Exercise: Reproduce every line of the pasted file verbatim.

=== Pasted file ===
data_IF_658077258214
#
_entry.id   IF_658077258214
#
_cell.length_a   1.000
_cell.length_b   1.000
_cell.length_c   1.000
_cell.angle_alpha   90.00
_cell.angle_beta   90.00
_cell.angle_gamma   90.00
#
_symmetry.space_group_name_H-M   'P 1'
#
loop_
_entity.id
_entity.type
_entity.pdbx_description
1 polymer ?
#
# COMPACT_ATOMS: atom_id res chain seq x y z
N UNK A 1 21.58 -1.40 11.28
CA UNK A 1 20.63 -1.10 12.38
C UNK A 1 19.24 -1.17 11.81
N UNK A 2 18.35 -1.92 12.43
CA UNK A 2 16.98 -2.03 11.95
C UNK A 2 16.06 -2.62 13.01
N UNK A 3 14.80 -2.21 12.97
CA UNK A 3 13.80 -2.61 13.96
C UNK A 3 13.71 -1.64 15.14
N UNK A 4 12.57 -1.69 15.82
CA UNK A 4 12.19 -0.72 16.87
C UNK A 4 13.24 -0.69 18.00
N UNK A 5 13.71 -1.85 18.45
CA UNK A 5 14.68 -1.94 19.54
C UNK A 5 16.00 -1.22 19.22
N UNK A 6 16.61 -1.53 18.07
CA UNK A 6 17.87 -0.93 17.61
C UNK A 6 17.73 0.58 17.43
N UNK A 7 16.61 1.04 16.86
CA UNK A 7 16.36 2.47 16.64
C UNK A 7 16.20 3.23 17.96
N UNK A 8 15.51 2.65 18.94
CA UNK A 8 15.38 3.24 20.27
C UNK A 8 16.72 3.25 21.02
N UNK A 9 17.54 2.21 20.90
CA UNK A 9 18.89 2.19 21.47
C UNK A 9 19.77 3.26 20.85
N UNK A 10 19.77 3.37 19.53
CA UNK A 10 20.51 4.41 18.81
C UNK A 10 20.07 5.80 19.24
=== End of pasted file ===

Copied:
data_IF_658077258214
#
_entry.id   IF_658077258214
#
_cell.length_a   1.000
_cell.length_b   1.000
_cell.length_c   1.000
_cell.angle_alpha   90.00
_cell.angle_beta   90.00
_cell.angle_gamma   90.00
#
_symmetry.space_group_name_H-M   'P 1'
#
loop_
_entity.id
_entity.type
_entity.pdbx_description
1 polymer ?
#
# COMPACT_ATOMS: atom_id res chain seq x y z
N UNK A 1 21.58 -1.40 11.28
CA UNK A 1 20.63 -1.10 12.38
C UNK A 1 19.24 -1.17 11.81
N UNK A 2 18.35 -1.92 12.43
CA UNK A 2 16.98 -2.03 11.95
C UNK A 2 16.06 -2.62 13.01
N UNK A 3 14.80 -2.21 12.97
CA UNK A 3 13.80 -2.61 13.96
C UNK A 3 13.71 -1.64 15.14
N UNK A 4 12.57 -1.69 15.82
CA UNK A 4 12.19 -0.72 16.87
C UNK A 4 13.24 -0.69 18.00
N UNK A 5 13.71 -1.85 18.45
CA UNK A 5 14.68 -1.94 19.54
C UNK A 5 16.00 -1.22 19.22
N UNK A 6 16.61 -1.53 18.07
CA UNK A 6 17.87 -0.93 17.61
C UNK A 6 17.73 0.58 17.43
N UNK A 7 16.61 1.04 16.86
CA UNK A 7 16.36 2.47 16.64
C UNK A 7 16.20 3.23 17.96
N UNK A 8 15.51 2.65 18.94
CA UNK A 8 15.38 3.24 20.27
C UNK A 8 16.72 3.25 21.02
N UNK A 9 17.54 2.21 20.90
CA UNK A 9 18.89 2.19 21.47
C UNK A 9 19.77 3.26 20.85
N UNK A 10 19.77 3.37 19.53
CA UNK A 10 20.51 4.41 18.81
C UNK A 10 20.07 5.80 19.24